About 10 years ago my wife and I were selling our home. We had sold a few homes over the years and made a good business relationship with a local realtor. So naturally, when it came time to sell this home, we called him. For whatever reason, our home wasn’t moving and our date to move was approaching fast. We didn’t have the luxury of waiting until it was sold as we had to move to another state. In the 11th hour, we had a mother and daughter that showed up at our door wanting to view the home. We gladly ushered them through hoping for that last minute sale. They said they had contacted our realtor and he wasn’t returning their calls. In fact, they were quite insistent that our realtor had dropped the ball. I bought it hook, line and sinker. I was already frustrated that our home hadn’t sold, we weren’t getting the showings, I didn’t see much advertising and soon I would be carrying a mortgage for a vacant home. When I confronted him, rather accused him of not doing his job, he quickly revealed the truth. He was doing his job, he was advertising and that couple had never called him. As a result, our relationship was strained and never returned to the level of trust it had once been.
I am reminded of my failure this morning because I read that I am not alone. In the midst of a lush, beautiful, breath-taking garden we see Adam and Eve. Perfect in creation, perfect in setting and the best of all, perfect in their relationship with their Creator. Their heart was wholly in tune with the heart of their Creator. Their desire was to please God, simply put, to worship and obey. But one serpent, spitting half-truths and lies to Eve was all it took for her to doubt the word of her Creator and inevitably to disobey, breaking the cycle of fellowship and worship. Their mistakes would forever change their lives and the lives of their children. That broken relationship, although forgiven, would never be the same as they experienced before that fatal decision. (Gen. 3)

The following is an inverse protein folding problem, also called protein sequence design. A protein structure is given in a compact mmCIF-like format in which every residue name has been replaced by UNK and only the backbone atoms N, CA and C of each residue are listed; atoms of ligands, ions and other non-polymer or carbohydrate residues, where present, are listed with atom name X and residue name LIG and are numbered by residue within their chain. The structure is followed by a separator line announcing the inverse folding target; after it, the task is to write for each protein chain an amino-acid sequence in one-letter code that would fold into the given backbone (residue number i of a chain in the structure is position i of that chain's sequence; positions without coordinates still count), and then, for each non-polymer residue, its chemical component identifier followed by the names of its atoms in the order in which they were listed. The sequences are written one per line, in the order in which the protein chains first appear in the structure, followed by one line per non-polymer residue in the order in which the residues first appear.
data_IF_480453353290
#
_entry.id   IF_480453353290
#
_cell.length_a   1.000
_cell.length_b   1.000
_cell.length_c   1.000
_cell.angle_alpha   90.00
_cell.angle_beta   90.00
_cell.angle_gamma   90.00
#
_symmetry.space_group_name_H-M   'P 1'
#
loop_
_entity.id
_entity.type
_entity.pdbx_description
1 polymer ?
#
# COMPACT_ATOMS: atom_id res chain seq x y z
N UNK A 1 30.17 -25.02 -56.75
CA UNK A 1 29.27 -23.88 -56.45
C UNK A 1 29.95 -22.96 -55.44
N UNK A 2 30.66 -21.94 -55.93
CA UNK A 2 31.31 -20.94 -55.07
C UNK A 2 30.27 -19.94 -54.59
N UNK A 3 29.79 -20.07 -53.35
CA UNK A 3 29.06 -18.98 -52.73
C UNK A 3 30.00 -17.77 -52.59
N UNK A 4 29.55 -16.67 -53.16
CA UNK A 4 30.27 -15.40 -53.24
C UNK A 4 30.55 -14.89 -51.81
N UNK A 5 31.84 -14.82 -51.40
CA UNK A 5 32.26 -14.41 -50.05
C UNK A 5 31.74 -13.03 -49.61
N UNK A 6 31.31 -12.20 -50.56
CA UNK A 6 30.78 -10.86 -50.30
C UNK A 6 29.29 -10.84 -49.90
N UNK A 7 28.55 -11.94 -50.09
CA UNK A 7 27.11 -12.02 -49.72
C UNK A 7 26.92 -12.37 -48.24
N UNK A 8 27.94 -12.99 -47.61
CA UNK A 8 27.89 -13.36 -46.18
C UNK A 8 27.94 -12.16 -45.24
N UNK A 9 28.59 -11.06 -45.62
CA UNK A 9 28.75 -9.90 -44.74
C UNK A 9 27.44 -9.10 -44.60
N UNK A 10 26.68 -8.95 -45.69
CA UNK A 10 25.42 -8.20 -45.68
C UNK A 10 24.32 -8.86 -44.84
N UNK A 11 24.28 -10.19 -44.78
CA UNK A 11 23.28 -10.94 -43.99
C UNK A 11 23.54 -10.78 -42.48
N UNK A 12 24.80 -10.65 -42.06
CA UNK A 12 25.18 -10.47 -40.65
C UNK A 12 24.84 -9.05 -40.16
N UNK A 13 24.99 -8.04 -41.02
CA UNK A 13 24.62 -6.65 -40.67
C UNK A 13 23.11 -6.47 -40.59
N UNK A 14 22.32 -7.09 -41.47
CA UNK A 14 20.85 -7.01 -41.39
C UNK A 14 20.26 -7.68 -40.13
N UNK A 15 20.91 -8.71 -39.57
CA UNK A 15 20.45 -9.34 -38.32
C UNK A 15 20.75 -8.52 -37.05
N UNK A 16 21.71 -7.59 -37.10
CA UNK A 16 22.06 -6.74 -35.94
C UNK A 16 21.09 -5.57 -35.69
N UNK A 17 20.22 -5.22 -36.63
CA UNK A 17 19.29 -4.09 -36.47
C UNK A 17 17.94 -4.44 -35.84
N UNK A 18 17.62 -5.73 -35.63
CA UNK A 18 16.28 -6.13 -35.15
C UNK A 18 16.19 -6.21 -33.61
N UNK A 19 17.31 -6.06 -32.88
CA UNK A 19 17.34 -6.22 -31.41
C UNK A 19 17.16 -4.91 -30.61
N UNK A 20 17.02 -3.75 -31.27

The pursuit of maintaining that pure relationship with God is not an easy task. We must follow hard after God. Being made in His image we have within us the capacity to know God. But living on this earth we under a barrage of lies and half-truths that want to strip us away from any relationship with our Creator. Jesus said, “This is eternal life, that they know you the only true God, and Jesus Christ whom you have sent.” John 17:3. Examine the lives of the holy men and women of the past. You will feel their tears, you will hear their heart, you will see their longing and pursuit of God. Exodus 33 continues to be one of my favorite examples of a person seeking hard after God. Moses, who already has the best relationship with God of any living person on the planet (33:11) is still longing to know God more. He says, “If I have favor in your sight, please show me now your ways, that I may know you in order to find favor in your sight.” (33:13). Do you sense the urgency of his passion to know God more?
What are you passionate about? Tozer, in his book The Pursuit of God writes, “If we would find God amid all the religious externals, we must first determine to find Him . . . we must strip down to essentials . . . put away all efforts to impress, and come with the guileless candor of childhood. If we do this, without doubt God will quickly respond.”
“O God, I have tasted Thy goodness, and it has both satisfied me and made me thirsty for more. I am painfully conscious of my need of further grace. I am ashamed of my lack of desire. O God, the Triune God, I want to want Thee; I long to be filled with longing; I thirst to be made more thirsty still. Show me Thy glory, I pray Thee, that so I may know Thee indeed. Begin in mercy and new work of love within me. Say to my soul, ‘Rise up, my love, my fair one, and come away.’ Then give me grace to rise and follow Thee up from this misty lowland where I have wandered so long.”
In Jesus’ name,
In Jesus’ name,
[The Pursuit of God, A.W. Tozer, p.18, 20]